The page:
Lindsey Ford's infant son, Munro, was 5 days old when something she knew helped save his life: CPR.
Ford, a Green Cove Springs resident, had taken Munro with her to pick up her daughter at school when he started crying. She said when she turned around, she saw secretions coming out of his nose and mouth.
“All of a sudden his lips turned blue, and (he) went, 'Uh, uh, uh,' and he wasn't breathing,” Ford recalled. “My first instinct was to put my mouth on him, suck out what I could of all the mucus, and then I started doing CPR right there.”
Ford (pictured holding Munro) grabbed her daughter and raced home, pulling over twice in the 10-minute drive to give Munro CPR. But he still wasn't breathing properly, so she yelled for her boyfriend, who was mowing the lawn, to jump in the driver's seat, and she gave her son CPR two more times on the way to the Wolfson Children's ER at the Baptist Clay Medical Campus.
The medical team immediately took over.
“The nurse told me if I didn't do what I was doing prior to getting him to the hospital I wouldn’t have the son that I have,” Ford said. “He wouldn't have had enough oxygen to his brain, basically, and I would have a baby not like him today."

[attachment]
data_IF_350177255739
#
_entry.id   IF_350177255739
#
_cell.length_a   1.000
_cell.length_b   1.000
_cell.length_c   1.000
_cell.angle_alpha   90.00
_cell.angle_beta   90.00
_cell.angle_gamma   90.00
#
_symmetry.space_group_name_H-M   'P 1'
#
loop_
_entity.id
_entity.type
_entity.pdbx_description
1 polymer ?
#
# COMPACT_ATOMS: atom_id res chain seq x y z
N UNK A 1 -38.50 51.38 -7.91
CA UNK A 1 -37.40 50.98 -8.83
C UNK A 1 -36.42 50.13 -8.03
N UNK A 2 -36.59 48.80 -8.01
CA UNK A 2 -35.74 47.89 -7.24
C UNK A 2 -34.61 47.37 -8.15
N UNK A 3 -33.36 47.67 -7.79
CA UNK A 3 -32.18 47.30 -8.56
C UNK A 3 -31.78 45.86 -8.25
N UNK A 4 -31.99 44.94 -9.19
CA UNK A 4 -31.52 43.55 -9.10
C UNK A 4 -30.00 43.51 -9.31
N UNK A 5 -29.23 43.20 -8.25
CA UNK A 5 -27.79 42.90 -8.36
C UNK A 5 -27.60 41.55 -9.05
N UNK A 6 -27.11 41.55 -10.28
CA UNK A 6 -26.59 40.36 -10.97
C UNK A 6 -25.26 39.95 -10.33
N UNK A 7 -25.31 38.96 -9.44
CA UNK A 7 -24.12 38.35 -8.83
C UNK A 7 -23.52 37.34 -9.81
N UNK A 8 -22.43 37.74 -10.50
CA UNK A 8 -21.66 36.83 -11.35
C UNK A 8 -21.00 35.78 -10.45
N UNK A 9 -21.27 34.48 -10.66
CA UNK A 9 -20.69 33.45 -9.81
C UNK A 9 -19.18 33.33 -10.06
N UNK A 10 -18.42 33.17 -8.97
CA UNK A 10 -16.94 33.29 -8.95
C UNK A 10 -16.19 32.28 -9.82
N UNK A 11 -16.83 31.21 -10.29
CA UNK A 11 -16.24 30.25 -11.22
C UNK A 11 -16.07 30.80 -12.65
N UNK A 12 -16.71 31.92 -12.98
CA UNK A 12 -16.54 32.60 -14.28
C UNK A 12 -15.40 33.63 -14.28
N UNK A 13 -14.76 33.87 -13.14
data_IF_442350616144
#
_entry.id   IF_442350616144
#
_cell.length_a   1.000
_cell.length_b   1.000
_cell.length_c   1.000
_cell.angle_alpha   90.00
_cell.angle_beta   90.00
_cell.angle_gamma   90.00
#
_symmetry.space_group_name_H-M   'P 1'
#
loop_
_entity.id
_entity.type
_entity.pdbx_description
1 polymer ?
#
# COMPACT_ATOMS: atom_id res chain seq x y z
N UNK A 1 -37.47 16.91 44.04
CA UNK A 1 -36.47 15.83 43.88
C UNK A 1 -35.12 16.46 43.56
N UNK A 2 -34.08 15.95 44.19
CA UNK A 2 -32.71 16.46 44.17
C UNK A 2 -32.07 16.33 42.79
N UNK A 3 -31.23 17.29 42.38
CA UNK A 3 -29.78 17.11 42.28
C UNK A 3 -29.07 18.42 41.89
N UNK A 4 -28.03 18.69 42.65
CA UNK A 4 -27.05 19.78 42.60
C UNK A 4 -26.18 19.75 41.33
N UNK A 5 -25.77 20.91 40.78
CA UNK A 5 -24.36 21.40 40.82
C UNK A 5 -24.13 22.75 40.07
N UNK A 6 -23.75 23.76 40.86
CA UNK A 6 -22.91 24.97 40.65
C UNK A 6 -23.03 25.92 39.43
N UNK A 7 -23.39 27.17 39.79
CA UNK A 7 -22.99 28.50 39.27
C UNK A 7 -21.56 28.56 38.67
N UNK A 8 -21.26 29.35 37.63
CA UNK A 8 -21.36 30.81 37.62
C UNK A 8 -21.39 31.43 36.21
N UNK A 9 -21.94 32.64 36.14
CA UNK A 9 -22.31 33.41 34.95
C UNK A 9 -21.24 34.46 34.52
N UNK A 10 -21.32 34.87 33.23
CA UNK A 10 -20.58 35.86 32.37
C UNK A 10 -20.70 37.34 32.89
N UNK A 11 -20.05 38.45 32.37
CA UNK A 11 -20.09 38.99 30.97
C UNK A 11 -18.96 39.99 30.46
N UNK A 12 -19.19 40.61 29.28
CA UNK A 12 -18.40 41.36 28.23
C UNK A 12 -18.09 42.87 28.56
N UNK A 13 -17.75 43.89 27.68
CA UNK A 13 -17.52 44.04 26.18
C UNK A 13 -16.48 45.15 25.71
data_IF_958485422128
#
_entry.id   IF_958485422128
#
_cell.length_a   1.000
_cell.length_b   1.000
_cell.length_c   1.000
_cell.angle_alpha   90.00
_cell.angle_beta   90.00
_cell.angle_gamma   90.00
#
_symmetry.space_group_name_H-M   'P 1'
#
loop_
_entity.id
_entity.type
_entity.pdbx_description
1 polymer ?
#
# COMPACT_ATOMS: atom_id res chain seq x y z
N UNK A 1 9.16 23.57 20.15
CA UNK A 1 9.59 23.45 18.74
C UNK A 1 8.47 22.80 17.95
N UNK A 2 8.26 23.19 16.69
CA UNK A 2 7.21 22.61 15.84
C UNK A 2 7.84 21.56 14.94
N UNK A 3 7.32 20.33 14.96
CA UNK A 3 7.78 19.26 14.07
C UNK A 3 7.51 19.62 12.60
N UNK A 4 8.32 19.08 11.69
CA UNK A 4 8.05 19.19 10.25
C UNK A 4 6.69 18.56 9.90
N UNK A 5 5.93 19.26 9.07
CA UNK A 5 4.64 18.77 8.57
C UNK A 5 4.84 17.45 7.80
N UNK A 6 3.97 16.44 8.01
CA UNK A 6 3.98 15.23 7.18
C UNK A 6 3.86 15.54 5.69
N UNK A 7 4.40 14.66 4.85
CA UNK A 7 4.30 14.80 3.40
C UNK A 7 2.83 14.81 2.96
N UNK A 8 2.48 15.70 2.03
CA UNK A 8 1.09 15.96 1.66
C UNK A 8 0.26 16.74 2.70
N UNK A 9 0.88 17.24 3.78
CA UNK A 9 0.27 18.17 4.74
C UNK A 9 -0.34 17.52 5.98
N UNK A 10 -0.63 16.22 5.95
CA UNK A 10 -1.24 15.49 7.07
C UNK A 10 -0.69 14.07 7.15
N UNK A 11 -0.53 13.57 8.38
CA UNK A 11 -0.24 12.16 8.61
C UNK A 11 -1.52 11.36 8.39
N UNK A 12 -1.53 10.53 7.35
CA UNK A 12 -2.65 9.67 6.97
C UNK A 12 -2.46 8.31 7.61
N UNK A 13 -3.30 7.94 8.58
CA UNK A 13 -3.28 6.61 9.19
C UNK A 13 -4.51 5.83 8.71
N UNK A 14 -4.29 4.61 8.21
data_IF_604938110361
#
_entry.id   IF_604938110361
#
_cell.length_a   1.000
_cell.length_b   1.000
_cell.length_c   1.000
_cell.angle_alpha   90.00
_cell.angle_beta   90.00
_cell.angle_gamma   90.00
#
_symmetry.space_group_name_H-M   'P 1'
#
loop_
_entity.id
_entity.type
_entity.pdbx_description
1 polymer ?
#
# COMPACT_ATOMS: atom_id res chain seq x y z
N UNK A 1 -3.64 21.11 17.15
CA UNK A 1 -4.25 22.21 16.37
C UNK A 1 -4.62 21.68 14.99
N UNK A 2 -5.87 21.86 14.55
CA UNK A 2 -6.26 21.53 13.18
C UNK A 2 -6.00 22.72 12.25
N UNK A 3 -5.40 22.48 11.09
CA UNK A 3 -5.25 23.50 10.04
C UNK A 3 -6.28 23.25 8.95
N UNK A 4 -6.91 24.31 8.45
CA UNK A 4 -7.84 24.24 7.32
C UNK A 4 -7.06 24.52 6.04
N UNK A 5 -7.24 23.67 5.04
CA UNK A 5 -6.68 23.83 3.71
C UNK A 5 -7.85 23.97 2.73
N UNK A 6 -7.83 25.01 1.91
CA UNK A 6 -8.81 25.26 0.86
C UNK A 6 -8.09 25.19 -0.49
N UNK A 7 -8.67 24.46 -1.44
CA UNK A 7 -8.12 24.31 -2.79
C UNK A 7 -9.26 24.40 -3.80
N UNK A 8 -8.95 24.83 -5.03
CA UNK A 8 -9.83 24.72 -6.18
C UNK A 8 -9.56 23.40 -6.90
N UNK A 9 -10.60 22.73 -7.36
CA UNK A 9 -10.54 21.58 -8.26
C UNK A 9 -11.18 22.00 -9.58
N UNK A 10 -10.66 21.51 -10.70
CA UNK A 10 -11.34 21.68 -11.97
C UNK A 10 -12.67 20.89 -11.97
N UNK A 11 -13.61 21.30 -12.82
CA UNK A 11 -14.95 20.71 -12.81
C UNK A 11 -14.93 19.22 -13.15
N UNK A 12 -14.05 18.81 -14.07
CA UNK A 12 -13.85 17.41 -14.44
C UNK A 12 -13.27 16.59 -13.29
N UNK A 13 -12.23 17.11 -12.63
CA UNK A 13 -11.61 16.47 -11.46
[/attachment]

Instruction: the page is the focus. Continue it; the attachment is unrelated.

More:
Dr. Shareen Ismail was one of the ER doctors who jumped in to save the newborn.
“When they get sick, they get sick very quickly, so the ability to intervene very quickly can be the difference between life and death,” Ismail said. “So just (knowing) basic CPR and administering oxygen, being able to get the heart rate going again just on scene, is very important."
Ismail told Ford that Munro's breathing issues were a form of apnea. It's not not uncommon in newborns, but if left untreated, it could lead to serious neurological effects.
Ismail encourages everyone, especially parents, to be CPR certified.
“Now that we're in the summer, it's incredibly hot, and unfortunately (we've) seen a lot of children with heatstroke and hypothermia, so it's important to be able to keep those children nice and cool,” Ismail said.
Ismail said it's also important to know what might pose a choking hazard to a child and to remember the dangers of swimming pools.
“We see (drownings) a lot in the summer, so being able to know what to do immediately can really make the difference between life and death,” Ismail said.
Ford called it maternal instinct. Munro, now 6 weeks old, spent a day and a half on a ventilator and is now back home with his mom.
“He's good now, and he's healthy and happy,” Ford said. “I think everyone should know CPR and how to save their kids."